Neither the ADA nor FEHA required an employer to extend an employee’s medical leave indefinitely until she was able to return to work, a federal court in California explained, granting summary judgment against the federal and state-law disability claims of an employee with a broken ankle who argued that additional leave, as set out in her third doctor’s note stating she would be temporarily disabled through a specific date, was a reasonable accommodation. Summary judgment was also granted in favor of a second defendant that, the employee alleged, jointly employed her (Ruiz v. Paradigmworks Group, Inc., February 22, 2018, Bencivengo, C.).
The outreach and admissions counselor worked for Paradigmworks Group (PGI), a company that provided outreach admission services pursuant to a subcontract with Cornerstone Solutions. She was responsible for recruiting, interviewing, and processing prospective employees, providing customer service and answering phone calls and emails, and working with agencies and schools. Pursuant to the subcontract with Cornerstone, PGI was required to have five admissions counselors at the office where the employee worked.
Injury and doctor’s notes. In November 2015, the employee fell and broke her ankle. Pursuant to her doctor’s note, she was temporarily totally disabled from November 16 through November 20. On November 20, her doctor provided a second note stating she would be temporarily totally disabled through February 22, 2016. While she was out, PGI provided her with unpaid leave through February 22, 2016, and she received disability benefits from the state.
On February 18, 2016, her doctor provided a third note stating that she would be temporarily totally disabled through April 1, 2016. Eleven days later, PGI fired her.
Qualified individual. Addressing her disability discrimination claims, the court noted that Ninth Circuit and California law concerning whether a plaintiff is a “qualified individual with a disability” under the ADA or FEHA is somewhat inconsistent. Based on the frequently stated standard—that an individual is qualified if, with or without reasonable accommodation, she can perform the essential functions of the employment position—common sense would indicate that if an employee is not able to be at work, she cannot be a qualified individual, said the court. Applying that standard here, the employee, who was unable to perform any of the essential functions of her job when she was fired, was not a qualified individual.
Not so cut and dry. Yet the analysis, said the court, “is not so cut and dry.” While the Ninth Circuit has noted that “[a]n employer may… lawfully discharge an employee who ‘is unable to perform his or her essential duties… even with reasonable accommodations,’” it has also held that “an extended medical leave, or an extension of an existing leave period, may be a reasonable accommodation if it does not pose an undue hardship on the employer.” An employer, however, is not required to provide an indefinite leave of absence as a reasonable accommodation, the court noted, observing that an individual who cannot perform any of the essential functions of her position may nevertheless be “qualified” if she will be able to perform those functions at some definite point in the future, and if it would not pose an undue hardship on the employer to give the individual leave until that time arrives.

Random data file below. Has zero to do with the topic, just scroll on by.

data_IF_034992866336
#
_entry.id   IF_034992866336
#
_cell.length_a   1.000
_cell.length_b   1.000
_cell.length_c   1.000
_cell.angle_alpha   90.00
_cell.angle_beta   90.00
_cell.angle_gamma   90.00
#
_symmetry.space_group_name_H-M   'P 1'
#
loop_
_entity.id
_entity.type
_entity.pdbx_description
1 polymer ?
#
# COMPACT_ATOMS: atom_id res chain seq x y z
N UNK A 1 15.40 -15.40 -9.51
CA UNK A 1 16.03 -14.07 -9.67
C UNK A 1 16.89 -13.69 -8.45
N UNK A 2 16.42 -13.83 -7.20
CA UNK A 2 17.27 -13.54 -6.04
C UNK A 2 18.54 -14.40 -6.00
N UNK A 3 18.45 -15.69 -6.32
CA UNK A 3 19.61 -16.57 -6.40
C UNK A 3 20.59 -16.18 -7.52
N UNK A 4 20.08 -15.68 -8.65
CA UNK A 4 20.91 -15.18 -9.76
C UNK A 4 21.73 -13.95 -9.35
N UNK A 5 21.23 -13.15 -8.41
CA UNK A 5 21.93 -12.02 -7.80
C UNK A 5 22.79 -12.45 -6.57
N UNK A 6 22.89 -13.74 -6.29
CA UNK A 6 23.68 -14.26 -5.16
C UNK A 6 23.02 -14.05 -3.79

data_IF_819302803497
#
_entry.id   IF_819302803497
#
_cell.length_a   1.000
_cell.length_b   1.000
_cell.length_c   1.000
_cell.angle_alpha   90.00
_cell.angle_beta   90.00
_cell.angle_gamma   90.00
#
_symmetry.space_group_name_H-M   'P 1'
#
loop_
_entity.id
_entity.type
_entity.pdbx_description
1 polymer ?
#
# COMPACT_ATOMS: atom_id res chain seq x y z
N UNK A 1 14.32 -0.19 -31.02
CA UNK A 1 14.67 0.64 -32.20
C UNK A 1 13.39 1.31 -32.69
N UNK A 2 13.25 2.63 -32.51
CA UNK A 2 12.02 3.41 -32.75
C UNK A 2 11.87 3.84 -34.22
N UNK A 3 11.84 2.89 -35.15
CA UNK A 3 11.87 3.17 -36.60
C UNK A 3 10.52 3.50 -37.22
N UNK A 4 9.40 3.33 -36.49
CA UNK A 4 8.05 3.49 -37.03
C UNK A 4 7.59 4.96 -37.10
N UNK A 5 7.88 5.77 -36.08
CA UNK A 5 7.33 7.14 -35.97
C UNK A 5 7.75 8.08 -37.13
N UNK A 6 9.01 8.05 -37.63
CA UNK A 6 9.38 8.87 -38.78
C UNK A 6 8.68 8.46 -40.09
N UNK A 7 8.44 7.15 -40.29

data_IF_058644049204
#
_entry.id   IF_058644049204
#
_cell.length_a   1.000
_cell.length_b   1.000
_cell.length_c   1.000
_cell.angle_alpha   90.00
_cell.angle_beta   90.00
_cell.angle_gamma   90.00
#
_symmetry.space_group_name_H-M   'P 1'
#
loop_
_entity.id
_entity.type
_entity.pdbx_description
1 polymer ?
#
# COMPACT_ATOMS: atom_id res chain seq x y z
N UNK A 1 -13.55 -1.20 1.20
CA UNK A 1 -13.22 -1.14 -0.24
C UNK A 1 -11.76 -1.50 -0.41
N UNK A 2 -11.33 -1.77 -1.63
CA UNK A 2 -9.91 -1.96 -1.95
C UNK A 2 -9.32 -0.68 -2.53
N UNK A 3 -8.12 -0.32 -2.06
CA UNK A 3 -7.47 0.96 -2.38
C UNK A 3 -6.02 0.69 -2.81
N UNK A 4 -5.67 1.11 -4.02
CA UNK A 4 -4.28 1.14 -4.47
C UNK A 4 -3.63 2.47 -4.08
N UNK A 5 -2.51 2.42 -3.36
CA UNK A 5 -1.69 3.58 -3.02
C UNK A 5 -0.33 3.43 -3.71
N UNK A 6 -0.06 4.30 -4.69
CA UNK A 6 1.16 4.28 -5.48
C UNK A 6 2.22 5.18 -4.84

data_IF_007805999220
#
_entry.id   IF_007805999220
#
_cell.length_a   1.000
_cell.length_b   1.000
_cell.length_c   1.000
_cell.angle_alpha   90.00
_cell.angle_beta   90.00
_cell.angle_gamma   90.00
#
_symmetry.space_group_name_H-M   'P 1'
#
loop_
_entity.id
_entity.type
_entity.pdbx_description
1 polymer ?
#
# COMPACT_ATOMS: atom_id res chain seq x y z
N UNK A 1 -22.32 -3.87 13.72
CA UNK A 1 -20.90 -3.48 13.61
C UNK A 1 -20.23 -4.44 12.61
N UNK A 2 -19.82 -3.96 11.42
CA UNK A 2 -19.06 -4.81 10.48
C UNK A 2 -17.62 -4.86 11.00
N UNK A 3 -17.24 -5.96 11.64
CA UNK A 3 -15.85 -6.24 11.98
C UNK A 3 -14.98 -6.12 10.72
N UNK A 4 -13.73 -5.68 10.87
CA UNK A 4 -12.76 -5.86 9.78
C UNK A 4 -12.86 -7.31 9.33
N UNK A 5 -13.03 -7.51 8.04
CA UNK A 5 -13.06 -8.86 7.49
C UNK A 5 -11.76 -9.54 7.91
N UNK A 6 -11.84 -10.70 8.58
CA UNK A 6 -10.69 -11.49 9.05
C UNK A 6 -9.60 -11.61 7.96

Reasonable accommodation. Here, the employee argued that additional leave until April 1 would have been a reasonable accommodation. But PGI had already given her two prior leave periods and she had been unable to return at the end of either of them, the court pointed out, and there was no evidence she would have been ready to return to work on April 1. Based on her inability to return to work at the end of the other two periods, PGI had no reason to believe she would be able to return to work on April 1. Indeed, that she continued to receive disability benefits from the state until September 2016 indicated that her disability did not end on April 1. Thus, the undisputed evidence was that the employee was totally disabled when PGI terminated her employment, and there was no evidence that a finite end date to her total disability was known when she was terminated.
Although the employee disputed PGI’s contention that additional leave would have imposed an undue burden because PGI’s contract with Cornerstone required five admissions counselors, the question presented was not whether an accommodation imposes an undue hardship, but whether the accommodation requested was reasonable and thus required in the first place. Here, there was no dispute she was totally disabled and that no accommodation would have allowed her to perform her job and neither the ADA nor FEHA required PGI to extend her medical leave indefinitely until she was able to return to work.
Cornerstone. The employee alleged she was jointly employed by Cornerstone but the complaint did not assert the ADA claims against it. Nor did it make any allegations unique to any of the defendants, simply referring to them jointly as “Defendants.” For its part, Cornerstone filed a notice of joinder to PGI’s summary judgment motion and a separate motion for summary judgment arguing that in addition to all of the reasons argued by PGI, it was entitled to summary judgment because it never employed the plaintiff and therefore never took an adverse employment action against her.
Although the employee objected to the way in which it joined the summary judgment motion, the court noted that the premise of her case was that Cornerstone and PGI jointly employed her and thus that they were jointly liable for her termination. Therefore, said the court, all of PGI’s arguments for summary judgment were equally applicable to Cornerstone and it was entitled to summary judgment as well.
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